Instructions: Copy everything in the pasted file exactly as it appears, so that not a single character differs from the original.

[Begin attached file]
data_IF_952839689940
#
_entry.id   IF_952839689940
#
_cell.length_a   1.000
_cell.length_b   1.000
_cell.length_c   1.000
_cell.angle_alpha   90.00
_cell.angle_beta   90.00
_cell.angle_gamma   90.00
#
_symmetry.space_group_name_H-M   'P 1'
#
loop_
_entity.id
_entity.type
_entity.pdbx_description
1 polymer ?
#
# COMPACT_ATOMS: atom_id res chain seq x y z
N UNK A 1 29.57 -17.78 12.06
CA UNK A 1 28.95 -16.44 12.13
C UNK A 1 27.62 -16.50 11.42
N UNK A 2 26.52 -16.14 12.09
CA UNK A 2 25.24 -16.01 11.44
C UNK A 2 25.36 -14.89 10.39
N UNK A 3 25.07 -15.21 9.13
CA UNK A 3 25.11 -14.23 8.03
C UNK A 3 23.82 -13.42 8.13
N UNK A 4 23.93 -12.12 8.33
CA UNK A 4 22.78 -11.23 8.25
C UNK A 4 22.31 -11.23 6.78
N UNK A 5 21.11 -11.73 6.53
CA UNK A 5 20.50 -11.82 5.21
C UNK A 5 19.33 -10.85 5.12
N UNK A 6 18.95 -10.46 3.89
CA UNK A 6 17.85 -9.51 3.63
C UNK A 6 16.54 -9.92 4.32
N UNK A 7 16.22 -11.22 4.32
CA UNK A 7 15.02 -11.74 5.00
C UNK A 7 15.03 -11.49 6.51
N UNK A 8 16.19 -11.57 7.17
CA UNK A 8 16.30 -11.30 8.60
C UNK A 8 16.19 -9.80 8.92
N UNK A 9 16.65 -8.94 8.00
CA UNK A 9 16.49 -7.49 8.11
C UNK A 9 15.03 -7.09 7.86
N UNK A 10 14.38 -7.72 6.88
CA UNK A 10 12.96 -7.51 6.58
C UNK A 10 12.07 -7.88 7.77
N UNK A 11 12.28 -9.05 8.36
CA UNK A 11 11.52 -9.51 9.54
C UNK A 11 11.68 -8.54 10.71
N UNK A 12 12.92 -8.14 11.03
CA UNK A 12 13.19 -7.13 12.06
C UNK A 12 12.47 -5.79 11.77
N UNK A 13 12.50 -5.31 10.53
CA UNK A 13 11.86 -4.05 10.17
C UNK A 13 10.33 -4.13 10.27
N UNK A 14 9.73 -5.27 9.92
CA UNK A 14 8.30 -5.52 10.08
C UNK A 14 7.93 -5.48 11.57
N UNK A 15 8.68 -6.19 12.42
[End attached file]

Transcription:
data_IF_952839689940
#
_entry.id   IF_952839689940
#
_cell.length_a   1.000
_cell.length_b   1.000
_cell.length_c   1.000
_cell.angle_alpha   90.00
_cell.angle_beta   90.00
_cell.angle_gamma   90.00
#
_symmetry.space_group_name_H-M   'P 1'
#
loop_
_entity.id
_entity.type
_entity.pdbx_description
1 polymer ?
#
# COMPACT_ATOMS: atom_id res chain seq x y z
N UNK A 1 29.57 -17.78 12.06
CA UNK A 1 28.95 -16.44 12.13
C UNK A 1 27.62 -16.50 11.42
N UNK A 2 26.52 -16.14 12.09
CA UNK A 2 25.24 -16.01 11.44
C UNK A 2 25.36 -14.89 10.39
N UNK A 3 25.07 -15.21 9.13
CA UNK A 3 25.11 -14.23 8.03
C UNK A 3 23.82 -13.42 8.13
N UNK A 4 23.93 -12.12 8.33
CA UNK A 4 22.78 -11.23 8.25
C UNK A 4 22.31 -11.23 6.78
N UNK A 5 21.11 -11.73 6.53
CA UNK A 5 20.50 -11.82 5.21
C UNK A 5 19.33 -10.85 5.12
N UNK A 6 18.95 -10.46 3.89
CA UNK A 6 17.85 -9.51 3.63
C UNK A 6 16.54 -9.92 4.32
N UNK A 7 16.22 -11.22 4.32
CA UNK A 7 15.02 -11.74 5.00
C UNK A 7 15.03 -11.49 6.51
N UNK A 8 16.19 -11.57 7.17
CA UNK A 8 16.30 -11.30 8.60
C UNK A 8 16.19 -9.80 8.92
N UNK A 9 16.65 -8.94 8.00
CA UNK A 9 16.49 -7.49 8.11
C UNK A 9 15.03 -7.09 7.86
N UNK A 10 14.38 -7.72 6.88
CA UNK A 10 12.96 -7.51 6.58
C UNK A 10 12.07 -7.88 7.77
N UNK A 11 12.28 -9.05 8.36
CA UNK A 11 11.52 -9.51 9.54
C UNK A 11 11.68 -8.54 10.71
N UNK A 12 12.92 -8.14 11.03
CA UNK A 12 13.19 -7.13 12.06
C UNK A 12 12.47 -5.79 11.77
N UNK A 13 12.50 -5.31 10.53
CA UNK A 13 11.86 -4.05 10.17
C UNK A 13 10.33 -4.13 10.27
N UNK A 14 9.73 -5.27 9.92
CA UNK A 14 8.30 -5.52 10.08
C UNK A 14 7.93 -5.48 11.57
N UNK A 15 8.68 -6.19 12.42